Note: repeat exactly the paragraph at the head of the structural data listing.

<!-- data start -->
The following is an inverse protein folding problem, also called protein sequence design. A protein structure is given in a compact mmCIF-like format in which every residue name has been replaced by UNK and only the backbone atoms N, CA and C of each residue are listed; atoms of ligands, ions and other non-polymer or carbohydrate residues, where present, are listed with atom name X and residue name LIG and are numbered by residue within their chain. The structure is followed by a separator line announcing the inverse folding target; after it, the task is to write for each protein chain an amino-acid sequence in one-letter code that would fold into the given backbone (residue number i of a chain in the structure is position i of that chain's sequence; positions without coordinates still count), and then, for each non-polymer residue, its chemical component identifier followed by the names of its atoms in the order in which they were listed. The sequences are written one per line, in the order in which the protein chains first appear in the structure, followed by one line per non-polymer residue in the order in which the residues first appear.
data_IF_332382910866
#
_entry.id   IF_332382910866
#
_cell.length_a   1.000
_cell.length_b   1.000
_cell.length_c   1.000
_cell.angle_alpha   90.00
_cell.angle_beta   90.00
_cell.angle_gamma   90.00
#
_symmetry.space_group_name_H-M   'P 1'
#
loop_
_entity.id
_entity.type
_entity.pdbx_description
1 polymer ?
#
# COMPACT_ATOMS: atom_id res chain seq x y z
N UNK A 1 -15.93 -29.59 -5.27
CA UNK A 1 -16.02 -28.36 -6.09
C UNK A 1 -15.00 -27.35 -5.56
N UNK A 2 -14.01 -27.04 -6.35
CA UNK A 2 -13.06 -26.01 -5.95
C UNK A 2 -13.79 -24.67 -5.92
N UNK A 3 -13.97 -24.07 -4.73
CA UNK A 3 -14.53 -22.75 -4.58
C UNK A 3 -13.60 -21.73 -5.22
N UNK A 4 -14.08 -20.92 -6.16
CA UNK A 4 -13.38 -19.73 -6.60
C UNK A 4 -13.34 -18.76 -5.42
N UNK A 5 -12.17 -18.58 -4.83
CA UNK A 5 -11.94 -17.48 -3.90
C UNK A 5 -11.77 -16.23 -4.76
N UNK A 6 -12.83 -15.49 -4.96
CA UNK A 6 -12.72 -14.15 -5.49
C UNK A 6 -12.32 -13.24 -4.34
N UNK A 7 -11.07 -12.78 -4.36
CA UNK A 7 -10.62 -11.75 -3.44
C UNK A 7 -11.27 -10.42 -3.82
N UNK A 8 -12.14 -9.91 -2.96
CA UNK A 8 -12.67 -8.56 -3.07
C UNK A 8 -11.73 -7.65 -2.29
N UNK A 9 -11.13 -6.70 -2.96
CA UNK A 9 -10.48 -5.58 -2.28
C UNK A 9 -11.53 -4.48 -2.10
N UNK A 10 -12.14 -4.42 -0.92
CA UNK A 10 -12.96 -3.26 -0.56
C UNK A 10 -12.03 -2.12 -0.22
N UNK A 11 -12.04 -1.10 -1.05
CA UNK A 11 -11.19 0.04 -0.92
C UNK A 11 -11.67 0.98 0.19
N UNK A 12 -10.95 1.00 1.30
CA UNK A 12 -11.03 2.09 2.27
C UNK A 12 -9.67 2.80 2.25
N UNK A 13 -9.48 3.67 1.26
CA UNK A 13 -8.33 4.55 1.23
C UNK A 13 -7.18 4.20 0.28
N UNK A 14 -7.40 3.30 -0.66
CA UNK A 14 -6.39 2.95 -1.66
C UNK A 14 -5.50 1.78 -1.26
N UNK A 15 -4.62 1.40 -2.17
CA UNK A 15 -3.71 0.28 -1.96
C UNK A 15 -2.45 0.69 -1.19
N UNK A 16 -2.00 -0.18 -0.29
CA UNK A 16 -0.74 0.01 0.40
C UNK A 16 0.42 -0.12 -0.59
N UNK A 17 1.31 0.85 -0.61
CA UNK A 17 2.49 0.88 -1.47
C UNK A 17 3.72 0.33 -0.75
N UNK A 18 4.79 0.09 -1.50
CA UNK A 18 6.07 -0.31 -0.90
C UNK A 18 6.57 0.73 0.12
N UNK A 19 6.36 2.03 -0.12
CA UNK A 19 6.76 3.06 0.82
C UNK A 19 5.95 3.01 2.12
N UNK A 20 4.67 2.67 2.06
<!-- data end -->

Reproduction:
The following is an inverse protein folding problem, also called protein sequence design. A protein structure is given in a compact mmCIF-like format in which every residue name has been replaced by UNK and only the backbone atoms N, CA and C of each residue are listed; atoms of ligands, ions and other non-polymer or carbohydrate residues, where present, are listed with atom name X and residue name LIG and are numbered by residue within their chain. The structure is followed by a separator line announcing the inverse folding target; after it, the task is to write for each protein chain an amino-acid sequence in one-letter code that would fold into the given backbone (residue number i of a chain in the structure is position i of that chain's sequence; positions without coordinates still count), and then, for each non-polymer residue, its chemical component identifier followed by the names of its atoms in the order in which they were listed. The sequences are written one per line, in the order in which the protein chains first appear in the structure, followed by one line per non-polymer residue in the order in which the residues first appear.